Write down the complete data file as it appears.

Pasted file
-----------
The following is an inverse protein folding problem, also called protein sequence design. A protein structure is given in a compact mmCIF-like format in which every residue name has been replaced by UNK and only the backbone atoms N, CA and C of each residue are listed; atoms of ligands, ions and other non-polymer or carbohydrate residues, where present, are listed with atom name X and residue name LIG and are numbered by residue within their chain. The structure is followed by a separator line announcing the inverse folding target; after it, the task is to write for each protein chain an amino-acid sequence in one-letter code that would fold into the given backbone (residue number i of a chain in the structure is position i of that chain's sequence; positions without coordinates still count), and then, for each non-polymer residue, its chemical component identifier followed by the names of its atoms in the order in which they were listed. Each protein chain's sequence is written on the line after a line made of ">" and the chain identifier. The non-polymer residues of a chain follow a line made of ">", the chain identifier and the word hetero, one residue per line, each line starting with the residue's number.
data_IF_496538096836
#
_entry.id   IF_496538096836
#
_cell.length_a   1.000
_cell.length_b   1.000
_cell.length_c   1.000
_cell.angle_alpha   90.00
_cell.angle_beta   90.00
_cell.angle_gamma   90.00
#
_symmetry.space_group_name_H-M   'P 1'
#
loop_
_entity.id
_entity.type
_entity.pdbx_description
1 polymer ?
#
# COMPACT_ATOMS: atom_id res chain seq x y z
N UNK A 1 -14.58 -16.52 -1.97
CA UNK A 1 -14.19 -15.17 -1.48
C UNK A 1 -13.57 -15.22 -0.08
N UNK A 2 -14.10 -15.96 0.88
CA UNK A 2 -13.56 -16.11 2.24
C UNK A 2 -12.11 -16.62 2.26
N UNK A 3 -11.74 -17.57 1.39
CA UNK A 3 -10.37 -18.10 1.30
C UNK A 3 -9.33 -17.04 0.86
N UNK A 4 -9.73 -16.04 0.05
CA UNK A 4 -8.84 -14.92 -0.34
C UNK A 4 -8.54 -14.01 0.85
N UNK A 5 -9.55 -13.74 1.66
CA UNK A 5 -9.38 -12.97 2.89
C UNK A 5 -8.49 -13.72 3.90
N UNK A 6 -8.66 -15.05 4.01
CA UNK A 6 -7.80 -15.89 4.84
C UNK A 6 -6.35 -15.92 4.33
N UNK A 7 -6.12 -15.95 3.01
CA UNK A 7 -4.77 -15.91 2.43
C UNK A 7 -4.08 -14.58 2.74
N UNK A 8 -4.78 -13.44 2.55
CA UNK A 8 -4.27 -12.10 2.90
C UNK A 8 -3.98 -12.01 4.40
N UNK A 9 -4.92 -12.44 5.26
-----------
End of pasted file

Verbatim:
The following is an inverse protein folding problem, also called protein sequence design. A protein structure is given in a compact mmCIF-like format in which every residue name has been replaced by UNK and only the backbone atoms N, CA and C of each residue are listed; atoms of ligands, ions and other non-polymer or carbohydrate residues, where present, are listed with atom name X and residue name LIG and are numbered by residue within their chain. The structure is followed by a separator line announcing the inverse folding target; after it, the task is to write for each protein chain an amino-acid sequence in one-letter code that would fold into the given backbone (residue number i of a chain in the structure is position i of that chain's sequence; positions without coordinates still count), and then, for each non-polymer residue, its chemical component identifier followed by the names of its atoms in the order in which they were listed. Each protein chain's sequence is written on the line after a line made of ">" and the chain identifier. The non-polymer residues of a chain follow a line made of ">", the chain identifier and the word hetero, one residue per line, each line starting with the residue's number.
data_IF_496538096836
#
_entry.id   IF_496538096836
#
_cell.length_a   1.000
_cell.length_b   1.000
_cell.length_c   1.000
_cell.angle_alpha   90.00
_cell.angle_beta   90.00
_cell.angle_gamma   90.00
#
_symmetry.space_group_name_H-M   'P 1'
#
loop_
_entity.id
_entity.type
_entity.pdbx_description
1 polymer ?
#
# COMPACT_ATOMS: atom_id res chain seq x y z
N UNK A 1 -14.58 -16.52 -1.97
CA UNK A 1 -14.19 -15.17 -1.48
C UNK A 1 -13.57 -15.22 -0.08
N UNK A 2 -14.10 -15.96 0.88
CA UNK A 2 -13.56 -16.11 2.24
C UNK A 2 -12.11 -16.62 2.26
N UNK A 3 -11.74 -17.57 1.39
CA UNK A 3 -10.37 -18.10 1.30
C UNK A 3 -9.33 -17.04 0.86
N UNK A 4 -9.73 -16.04 0.05
CA UNK A 4 -8.84 -14.92 -0.34
C UNK A 4 -8.54 -14.01 0.85
N UNK A 5 -9.55 -13.74 1.66
CA UNK A 5 -9.38 -12.97 2.89
C UNK A 5 -8.49 -13.72 3.90
N UNK A 6 -8.66 -15.05 4.01
CA UNK A 6 -7.80 -15.89 4.84
C UNK A 6 -6.35 -15.92 4.33
N UNK A 7 -6.12 -15.95 3.01
CA UNK A 7 -4.77 -15.91 2.43
C UNK A 7 -4.08 -14.58 2.74
N UNK A 8 -4.78 -13.44 2.55
CA UNK A 8 -4.27 -12.10 2.90
C UNK A 8 -3.98 -12.01 4.40
N UNK A 9 -4.92 -12.44 5.26